In the end, Tsangares' fearlessly irreverent T-shirts shock because their design elements are disturbingly familiar in a world made unfamiliar by murder and war. "Everything seems to be taboo when it first happens," he says. "But it's like working at a tabloid -- you take a subject by the balls and play with it until you become callous."

REBECCA KOTCH STANDS AT A DISTANT END OF THE artistic and business spectrum from Tsangares. A veteran corporate marketing strategist who's worked at Nike, Microsoft and House of Blues, the 35-year-old Connecticut transplant has formed her own company, Exit 27 Productions, to promote BushWares -- T-shirts, ashtrays, coffee mugs and other paraphernalia that bear the Solomonic words of President Bush. So far, Kotch has worked with five Bushisms: "Smoke 'em Out," "Bring 'em to Justice," "Dead or Alive," "Make No Mistake" and variants on "No Evil-doers," and plans to add "Axis of Evil" as a paperweight and T-shirt.

If Kotch's novelty line seems like a form of right-wing fetishism, think again, for this card-carrying Democrat says she became fascinated with the cadences and imagery of Bush-speak during his 2000 presidential campaign. "I think these words are similar," she says, "to what you hear when you think of big brands like Volvo and FedEx: Volvo equals 'safety,' FedEx equals 'overnight.' There are six key phrases that brand our president."

The idea to market Bush as phrase maker, she says, crystallized in her mind after September 11: "I saw 'Evil-doers' with a circle and slash," she recalls. With a little prodding from friends and business partner Darren Eng, she soon set up a Web site.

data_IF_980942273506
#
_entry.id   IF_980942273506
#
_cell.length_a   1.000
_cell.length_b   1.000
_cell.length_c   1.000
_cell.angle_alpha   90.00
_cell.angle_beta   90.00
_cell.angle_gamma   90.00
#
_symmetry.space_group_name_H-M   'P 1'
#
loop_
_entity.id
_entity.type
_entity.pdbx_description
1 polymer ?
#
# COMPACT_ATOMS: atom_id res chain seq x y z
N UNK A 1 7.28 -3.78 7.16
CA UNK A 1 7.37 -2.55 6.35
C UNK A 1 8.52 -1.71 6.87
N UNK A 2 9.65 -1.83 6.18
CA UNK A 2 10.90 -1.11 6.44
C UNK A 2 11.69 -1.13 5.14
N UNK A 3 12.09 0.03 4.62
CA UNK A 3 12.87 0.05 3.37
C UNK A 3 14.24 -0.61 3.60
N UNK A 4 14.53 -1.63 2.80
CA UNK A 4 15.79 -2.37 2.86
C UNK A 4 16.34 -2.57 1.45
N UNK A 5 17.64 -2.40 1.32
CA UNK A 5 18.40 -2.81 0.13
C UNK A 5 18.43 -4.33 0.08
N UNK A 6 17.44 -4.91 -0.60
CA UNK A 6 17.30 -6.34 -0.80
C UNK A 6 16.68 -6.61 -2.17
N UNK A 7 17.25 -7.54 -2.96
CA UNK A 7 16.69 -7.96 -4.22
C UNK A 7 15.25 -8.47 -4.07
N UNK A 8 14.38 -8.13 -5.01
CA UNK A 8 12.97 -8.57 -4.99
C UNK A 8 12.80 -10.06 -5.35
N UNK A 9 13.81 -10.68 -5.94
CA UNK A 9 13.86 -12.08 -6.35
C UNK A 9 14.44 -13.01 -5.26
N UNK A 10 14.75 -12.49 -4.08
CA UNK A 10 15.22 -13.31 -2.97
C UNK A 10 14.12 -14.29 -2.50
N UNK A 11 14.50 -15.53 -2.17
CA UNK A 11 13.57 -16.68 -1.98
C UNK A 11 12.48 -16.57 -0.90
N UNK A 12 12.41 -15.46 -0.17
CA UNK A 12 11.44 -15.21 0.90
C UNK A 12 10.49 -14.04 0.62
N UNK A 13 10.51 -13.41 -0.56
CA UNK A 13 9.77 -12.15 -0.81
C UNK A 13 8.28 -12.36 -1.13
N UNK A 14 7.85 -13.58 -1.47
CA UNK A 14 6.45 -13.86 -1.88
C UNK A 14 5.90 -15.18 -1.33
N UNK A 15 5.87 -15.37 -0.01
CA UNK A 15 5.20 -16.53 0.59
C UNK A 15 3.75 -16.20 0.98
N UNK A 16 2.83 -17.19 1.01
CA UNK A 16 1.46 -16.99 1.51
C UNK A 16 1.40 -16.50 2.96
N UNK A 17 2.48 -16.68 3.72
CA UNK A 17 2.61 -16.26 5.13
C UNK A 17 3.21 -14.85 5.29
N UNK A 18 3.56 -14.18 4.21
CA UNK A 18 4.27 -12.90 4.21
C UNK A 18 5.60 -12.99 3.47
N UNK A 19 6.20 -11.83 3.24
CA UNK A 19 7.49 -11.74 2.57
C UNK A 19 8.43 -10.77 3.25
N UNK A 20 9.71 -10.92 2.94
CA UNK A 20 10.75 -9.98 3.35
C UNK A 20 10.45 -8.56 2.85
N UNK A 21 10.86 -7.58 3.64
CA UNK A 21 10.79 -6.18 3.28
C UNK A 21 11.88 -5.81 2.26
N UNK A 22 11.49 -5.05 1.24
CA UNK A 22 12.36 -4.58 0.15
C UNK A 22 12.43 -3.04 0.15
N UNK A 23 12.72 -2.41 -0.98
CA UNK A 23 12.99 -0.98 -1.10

Oddly enough, Kotch found her products popular on both sides of the Elephant-Donkey divide -- proof, she believes, of their bipartisan appeal. "We're taking unfashionable words and turning them into fashion," Kotch says. "It's up to the consumer to decide whether the intent is satirical or patriotic. A product line like this couldn't survive if it were mean-spirited. I've seen shirts that say 'Bush Sucks' or 'Cheney Sucks,' but that wasn't what we were trying to do."

Nor does she intend for Bush's post­September 11 aphorisms ("No Evil-doers" appears across women's bikini briefs) to be literally interpreted. "We're really marketing the message of the moment," she says. "'Evil-doers' can mean anything to anyone -- they can be those girls who were mean to me in third grade."

For now, BushWares markets solely through the Web at, with sales concentrated among e-consumers in California, Texas, New York and Florida. One has only to read Kotch's lips to figure out where she plans to turn for her next inspiration: "The original George is in development," she says.